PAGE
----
“Federal courts are courts of limited subject matter jurisdiction,” is the mantra my Civil Procedure professor impressed upon me on the first day of class. In a nutshell, federal courts won’t hear every case, but only cases that they have jurisdiction to hear. One way to get into federal court is with diversity of citizenship. 28 USC § 1332 grants federal courts jurisdiction to hear cases between parties from different states as long as the amount in controversy exceeds $75,000. If a lawsuit is brought in state court against an out of state defendant, and the amount in controversy is over $75,000, the out of state defendant can have the case removed to federal court. If for some reason the removal was improper, the plaintiff can seek to have the case remanded back to the state court. Over the past few weeks, several hurricane related property insurance lawsuit decisions discussing removal have been published.
In D’Souza v. Peerless Indem. Ins. Co., No. 10-4431, 2011 WL 285154 (S.D. Tex. Jan. 25, 2011) and Centaurus Unity v. Lexington Ins. Co., No. 10-4114, 2011 WL 338817 (S.D. Tex. Feb. 1, 2011), the insureds sued both in-state insurance adjusters and out-of-state insurance companies for improper conduct in the handling of the insureds’ claim. The insurers removed the cases to federal court and the insureds sought remand back to state court. The courts remanded the cases back to state court because at least one defendant was a resident of the same state as the plaintiffs, which destroyed “complete diversity.” However, a different result was reached in Browning v. Sentinel Ins. Co., No. 10-4478, 2011 WL 240338 (S.D. Tex. Jan. 24, 2011), when the federal court found that the in-state insurance estimator defendant was improperly joined, the court denied the insured’s motion to remand.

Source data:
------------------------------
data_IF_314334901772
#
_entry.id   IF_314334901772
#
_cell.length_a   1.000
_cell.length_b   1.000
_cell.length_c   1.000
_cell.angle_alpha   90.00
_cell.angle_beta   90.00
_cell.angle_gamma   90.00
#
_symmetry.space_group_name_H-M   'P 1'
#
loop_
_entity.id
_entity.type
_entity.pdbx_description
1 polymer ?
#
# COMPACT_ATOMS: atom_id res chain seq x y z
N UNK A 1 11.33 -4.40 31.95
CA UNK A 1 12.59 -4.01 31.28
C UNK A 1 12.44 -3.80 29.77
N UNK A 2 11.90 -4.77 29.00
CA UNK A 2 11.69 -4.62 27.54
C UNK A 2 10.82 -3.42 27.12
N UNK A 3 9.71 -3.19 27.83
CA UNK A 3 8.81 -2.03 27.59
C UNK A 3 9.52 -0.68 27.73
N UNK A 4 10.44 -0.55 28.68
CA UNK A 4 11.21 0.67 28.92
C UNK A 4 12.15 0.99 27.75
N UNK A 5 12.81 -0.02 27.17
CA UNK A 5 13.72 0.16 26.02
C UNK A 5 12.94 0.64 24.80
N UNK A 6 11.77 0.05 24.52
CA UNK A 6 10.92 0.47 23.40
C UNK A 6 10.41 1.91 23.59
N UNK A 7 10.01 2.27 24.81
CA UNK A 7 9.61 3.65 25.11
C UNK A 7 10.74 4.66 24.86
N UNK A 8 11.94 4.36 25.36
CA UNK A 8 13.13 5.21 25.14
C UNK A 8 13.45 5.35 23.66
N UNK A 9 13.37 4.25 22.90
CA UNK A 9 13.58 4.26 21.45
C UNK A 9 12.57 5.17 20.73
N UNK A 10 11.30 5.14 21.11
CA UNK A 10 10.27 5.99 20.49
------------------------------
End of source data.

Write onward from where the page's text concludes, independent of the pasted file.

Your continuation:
In Potts v. Southern Fidelity Ins. Co., No. 10-3039, 2011 WL 289239 (E.D. La. Jan. 25, 2011), the insured sued an out-of-state insurance company for failure to fully compensate it for hurricane damage. The insurer removed the case to federal court and the insured sought to remand back to state court. The court remanded the case back to state court because the defendant could not prove that the insured was seeking over $75,000 in damages. However, in Weston v. Liberty Mut. Fire Ins. Co., No. 10-4540, 2011 WL 290341 (E.D. La. Jan. 25, 2011), the court did not remand the case back to state court because the defendant showed that damages could exceed $75,000, and the plaintiff did not prove “to a reasonable certainty” that the damages would not exceed $75,000.
In Morse v. American Security Ins. Co., No. 10-4606, 2011 WL 332544 (S.D. Tex. Jan. 28, 2011), the insured sued an out-of-state insurer in state court for damages from Hurricane Ike, and the insurer removed the case to federal court. The insured sought to remand on the basis that the removal was “not timely” because the notice of removal was filed over 30 days after the lawsuit was filed. The court held that the notice of removal was filed within 30 days of the defendant’s receipt of the pleading that showed that the amount in controversy ($75,000) was met, and kept the case in federal court.
The decision of where to file a lawsuit is an important one, and plaintiffs should consider whether they want the case in state or federal court. Even if plaintiffs choose state court, they may need to prepare themselves to go to federal court. For those currently in the position to make this difficult decision, I offer a little music to contemplate by: